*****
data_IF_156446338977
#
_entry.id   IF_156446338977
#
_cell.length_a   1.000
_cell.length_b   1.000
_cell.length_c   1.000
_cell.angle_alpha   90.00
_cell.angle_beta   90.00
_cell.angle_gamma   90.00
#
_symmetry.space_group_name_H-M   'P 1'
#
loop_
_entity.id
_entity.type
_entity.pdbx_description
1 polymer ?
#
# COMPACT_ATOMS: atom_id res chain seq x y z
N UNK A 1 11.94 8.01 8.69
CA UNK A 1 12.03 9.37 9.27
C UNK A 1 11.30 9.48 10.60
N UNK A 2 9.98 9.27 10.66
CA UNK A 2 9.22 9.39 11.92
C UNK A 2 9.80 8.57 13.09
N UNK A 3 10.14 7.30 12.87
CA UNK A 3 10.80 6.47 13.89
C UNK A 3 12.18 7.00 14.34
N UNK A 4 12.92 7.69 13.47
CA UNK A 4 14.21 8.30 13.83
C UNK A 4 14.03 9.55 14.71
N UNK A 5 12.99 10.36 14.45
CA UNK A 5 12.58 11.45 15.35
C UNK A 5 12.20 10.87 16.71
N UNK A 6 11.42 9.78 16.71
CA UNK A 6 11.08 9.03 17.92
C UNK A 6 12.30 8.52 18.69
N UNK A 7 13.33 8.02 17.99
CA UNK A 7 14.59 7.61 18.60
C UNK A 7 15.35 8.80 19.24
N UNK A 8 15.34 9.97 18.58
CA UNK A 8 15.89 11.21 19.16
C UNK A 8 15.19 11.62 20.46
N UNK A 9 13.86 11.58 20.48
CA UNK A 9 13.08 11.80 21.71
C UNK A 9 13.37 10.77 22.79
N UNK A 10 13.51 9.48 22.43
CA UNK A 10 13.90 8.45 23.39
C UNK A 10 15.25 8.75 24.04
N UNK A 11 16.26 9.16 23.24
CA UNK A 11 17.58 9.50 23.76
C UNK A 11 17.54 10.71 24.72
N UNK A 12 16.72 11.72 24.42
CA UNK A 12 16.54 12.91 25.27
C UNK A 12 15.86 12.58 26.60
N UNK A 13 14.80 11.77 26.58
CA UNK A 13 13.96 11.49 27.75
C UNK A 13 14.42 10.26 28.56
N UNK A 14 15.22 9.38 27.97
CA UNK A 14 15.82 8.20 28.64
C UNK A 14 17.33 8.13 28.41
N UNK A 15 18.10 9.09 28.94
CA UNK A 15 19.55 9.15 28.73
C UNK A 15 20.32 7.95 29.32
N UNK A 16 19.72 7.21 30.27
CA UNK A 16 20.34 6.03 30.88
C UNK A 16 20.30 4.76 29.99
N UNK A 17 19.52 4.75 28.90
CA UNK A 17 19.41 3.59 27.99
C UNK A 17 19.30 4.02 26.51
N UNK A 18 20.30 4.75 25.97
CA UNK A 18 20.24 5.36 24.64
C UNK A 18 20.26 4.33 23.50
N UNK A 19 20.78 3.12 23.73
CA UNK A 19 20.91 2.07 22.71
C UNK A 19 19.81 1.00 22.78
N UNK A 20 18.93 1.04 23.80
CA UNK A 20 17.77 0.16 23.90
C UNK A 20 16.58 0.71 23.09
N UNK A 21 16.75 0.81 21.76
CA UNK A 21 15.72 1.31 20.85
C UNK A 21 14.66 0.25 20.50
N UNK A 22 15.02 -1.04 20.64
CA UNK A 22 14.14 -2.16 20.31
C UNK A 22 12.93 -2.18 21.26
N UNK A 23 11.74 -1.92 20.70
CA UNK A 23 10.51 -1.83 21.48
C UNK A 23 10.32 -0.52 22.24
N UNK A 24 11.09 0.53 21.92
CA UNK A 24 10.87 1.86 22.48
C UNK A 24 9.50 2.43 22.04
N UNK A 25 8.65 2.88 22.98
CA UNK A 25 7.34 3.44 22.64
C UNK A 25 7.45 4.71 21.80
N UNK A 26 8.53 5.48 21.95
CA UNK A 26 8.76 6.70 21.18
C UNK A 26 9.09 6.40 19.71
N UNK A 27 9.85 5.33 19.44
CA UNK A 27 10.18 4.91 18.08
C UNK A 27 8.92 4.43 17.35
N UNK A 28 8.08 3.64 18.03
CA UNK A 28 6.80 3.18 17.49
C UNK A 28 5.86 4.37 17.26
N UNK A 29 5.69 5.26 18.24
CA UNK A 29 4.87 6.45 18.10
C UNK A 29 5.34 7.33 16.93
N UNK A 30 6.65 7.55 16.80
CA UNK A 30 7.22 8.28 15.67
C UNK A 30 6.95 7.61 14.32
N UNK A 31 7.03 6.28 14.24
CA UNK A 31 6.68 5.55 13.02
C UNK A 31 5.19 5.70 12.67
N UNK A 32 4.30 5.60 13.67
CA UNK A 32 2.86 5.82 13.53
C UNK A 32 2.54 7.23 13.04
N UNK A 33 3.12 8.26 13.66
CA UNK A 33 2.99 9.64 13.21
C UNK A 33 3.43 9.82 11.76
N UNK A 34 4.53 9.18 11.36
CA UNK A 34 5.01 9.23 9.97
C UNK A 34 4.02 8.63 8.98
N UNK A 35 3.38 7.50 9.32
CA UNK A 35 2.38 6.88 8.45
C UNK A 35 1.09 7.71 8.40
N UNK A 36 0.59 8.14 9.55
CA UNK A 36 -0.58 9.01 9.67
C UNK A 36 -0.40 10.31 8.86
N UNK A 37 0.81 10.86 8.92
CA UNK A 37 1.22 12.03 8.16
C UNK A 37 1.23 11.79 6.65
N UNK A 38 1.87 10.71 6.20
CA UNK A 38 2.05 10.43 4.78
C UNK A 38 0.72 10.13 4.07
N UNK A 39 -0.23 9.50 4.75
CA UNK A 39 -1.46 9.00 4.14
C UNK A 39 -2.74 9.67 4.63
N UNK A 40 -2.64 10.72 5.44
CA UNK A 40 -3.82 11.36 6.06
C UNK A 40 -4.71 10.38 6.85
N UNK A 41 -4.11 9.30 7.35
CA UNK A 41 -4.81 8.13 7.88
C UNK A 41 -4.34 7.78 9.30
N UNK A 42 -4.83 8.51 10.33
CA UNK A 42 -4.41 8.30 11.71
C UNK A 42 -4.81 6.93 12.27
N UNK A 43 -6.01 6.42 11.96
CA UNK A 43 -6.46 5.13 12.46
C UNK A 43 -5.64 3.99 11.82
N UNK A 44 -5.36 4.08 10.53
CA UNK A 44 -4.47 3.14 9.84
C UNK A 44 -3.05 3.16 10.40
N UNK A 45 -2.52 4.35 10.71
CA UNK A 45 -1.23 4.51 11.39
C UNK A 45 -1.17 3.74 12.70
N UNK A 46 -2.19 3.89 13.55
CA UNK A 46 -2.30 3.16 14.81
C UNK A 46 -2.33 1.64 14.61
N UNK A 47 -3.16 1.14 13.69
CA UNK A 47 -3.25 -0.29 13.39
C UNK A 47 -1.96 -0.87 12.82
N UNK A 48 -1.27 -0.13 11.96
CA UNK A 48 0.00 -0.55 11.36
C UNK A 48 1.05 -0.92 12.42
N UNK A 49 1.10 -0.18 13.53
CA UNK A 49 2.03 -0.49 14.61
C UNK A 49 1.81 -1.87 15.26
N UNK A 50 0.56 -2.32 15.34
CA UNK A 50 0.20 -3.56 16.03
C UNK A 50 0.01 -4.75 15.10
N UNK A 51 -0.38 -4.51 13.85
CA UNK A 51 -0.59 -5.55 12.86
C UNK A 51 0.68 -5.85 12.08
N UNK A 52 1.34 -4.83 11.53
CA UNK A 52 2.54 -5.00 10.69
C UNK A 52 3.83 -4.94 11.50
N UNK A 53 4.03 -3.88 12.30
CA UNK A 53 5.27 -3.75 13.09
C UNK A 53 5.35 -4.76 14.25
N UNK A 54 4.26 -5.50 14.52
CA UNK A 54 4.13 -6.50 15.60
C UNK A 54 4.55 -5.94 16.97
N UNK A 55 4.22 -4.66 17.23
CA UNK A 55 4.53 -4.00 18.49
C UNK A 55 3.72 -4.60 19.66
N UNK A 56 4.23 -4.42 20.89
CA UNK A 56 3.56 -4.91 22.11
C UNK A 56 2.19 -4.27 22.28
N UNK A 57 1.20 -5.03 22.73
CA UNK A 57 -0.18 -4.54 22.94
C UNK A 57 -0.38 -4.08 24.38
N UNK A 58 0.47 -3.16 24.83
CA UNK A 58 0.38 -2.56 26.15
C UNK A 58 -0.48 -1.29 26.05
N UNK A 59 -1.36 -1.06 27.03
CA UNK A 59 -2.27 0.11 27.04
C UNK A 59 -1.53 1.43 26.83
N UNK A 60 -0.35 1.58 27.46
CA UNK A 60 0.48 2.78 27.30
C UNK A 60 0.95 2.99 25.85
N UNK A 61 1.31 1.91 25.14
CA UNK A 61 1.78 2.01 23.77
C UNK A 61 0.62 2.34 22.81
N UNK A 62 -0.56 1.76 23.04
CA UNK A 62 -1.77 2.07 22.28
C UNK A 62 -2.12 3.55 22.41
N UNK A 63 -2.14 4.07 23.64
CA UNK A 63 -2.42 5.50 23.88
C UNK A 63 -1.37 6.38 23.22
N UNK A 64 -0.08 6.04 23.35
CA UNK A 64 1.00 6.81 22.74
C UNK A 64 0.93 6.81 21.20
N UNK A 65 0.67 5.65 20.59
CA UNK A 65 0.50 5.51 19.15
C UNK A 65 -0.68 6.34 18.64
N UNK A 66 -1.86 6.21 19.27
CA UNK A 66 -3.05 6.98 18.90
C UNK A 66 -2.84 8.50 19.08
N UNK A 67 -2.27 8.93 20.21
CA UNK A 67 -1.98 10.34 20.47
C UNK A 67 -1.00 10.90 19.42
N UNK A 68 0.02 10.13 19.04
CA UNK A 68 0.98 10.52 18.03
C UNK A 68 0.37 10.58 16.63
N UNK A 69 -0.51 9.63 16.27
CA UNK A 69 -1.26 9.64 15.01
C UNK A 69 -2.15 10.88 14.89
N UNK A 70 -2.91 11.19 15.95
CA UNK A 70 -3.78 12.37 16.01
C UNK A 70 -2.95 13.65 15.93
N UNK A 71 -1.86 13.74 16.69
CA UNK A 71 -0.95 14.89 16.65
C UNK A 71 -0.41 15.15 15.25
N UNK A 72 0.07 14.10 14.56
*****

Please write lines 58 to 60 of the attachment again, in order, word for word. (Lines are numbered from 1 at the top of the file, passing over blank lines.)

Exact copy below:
CA UNK A 13 13.96 11.49 27.75
C UNK A 13 14.42 10.26 28.56
N UNK A 14 15.22 9.38 27.97